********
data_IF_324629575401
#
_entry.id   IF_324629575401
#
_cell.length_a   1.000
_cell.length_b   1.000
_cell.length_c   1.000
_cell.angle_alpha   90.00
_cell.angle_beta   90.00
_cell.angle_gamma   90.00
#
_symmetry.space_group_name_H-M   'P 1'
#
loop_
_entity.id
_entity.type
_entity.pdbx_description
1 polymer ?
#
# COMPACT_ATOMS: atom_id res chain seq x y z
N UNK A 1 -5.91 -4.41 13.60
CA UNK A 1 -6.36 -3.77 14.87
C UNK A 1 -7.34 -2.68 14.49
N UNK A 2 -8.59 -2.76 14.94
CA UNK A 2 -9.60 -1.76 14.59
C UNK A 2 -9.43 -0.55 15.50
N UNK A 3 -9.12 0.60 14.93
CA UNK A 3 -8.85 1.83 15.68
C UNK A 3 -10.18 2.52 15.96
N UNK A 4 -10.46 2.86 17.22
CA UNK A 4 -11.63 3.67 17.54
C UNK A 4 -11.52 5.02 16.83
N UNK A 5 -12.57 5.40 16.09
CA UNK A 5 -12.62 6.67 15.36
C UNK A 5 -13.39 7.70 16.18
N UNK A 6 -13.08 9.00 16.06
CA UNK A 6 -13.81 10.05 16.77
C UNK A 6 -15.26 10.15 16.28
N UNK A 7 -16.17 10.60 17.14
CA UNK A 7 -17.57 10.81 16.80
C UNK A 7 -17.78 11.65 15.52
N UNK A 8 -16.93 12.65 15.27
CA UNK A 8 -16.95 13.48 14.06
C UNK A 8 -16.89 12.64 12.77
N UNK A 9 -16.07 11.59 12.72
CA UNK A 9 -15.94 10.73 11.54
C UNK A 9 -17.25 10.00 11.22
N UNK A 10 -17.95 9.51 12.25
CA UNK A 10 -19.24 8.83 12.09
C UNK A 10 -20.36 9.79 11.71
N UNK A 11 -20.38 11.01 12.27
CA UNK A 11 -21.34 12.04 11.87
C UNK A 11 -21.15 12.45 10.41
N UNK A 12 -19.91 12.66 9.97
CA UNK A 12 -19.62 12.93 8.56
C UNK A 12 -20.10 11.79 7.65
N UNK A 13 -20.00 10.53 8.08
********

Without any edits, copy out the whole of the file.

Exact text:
data_IF_324629575401
#
_entry.id   IF_324629575401
#
_cell.length_a   1.000
_cell.length_b   1.000
_cell.length_c   1.000
_cell.angle_alpha   90.00
_cell.angle_beta   90.00
_cell.angle_gamma   90.00
#
_symmetry.space_group_name_H-M   'P 1'
#
loop_
_entity.id
_entity.type
_entity.pdbx_description
1 polymer ?
#
# COMPACT_ATOMS: atom_id res chain seq x y z
N UNK A 1 -5.91 -4.41 13.60
CA UNK A 1 -6.36 -3.77 14.87
C UNK A 1 -7.34 -2.68 14.49
N UNK A 2 -8.59 -2.76 14.94
CA UNK A 2 -9.60 -1.76 14.59
C UNK A 2 -9.43 -0.55 15.50
N UNK A 3 -9.12 0.60 14.93
CA UNK A 3 -8.85 1.83 15.68
C UNK A 3 -10.18 2.52 15.96
N UNK A 4 -10.46 2.86 17.22
CA UNK A 4 -11.63 3.67 17.54
C UNK A 4 -11.52 5.02 16.83
N UNK A 5 -12.57 5.40 16.09
CA UNK A 5 -12.62 6.67 15.36
C UNK A 5 -13.39 7.70 16.18
N UNK A 6 -13.08 9.00 16.06
CA UNK A 6 -13.81 10.05 16.77
C UNK A 6 -15.26 10.15 16.28
N UNK A 7 -16.17 10.60 17.14
CA UNK A 7 -17.57 10.81 16.80
C UNK A 7 -17.78 11.65 15.52
N UNK A 8 -16.93 12.65 15.27
CA UNK A 8 -16.95 13.48 14.06
C UNK A 8 -16.89 12.64 12.77
N UNK A 9 -16.07 11.59 12.72
CA UNK A 9 -15.94 10.73 11.54
C UNK A 9 -17.25 10.00 11.22
N UNK A 10 -17.95 9.51 12.25
CA UNK A 10 -19.24 8.83 12.09
C UNK A 10 -20.36 9.79 11.71
N UNK A 11 -20.38 11.01 12.27
CA UNK A 11 -21.34 12.04 11.87
C UNK A 11 -21.15 12.45 10.41
N UNK A 12 -19.91 12.66 9.97
CA UNK A 12 -19.62 12.93 8.56
C UNK A 12 -20.10 11.79 7.65
N UNK A 13 -20.00 10.53 8.08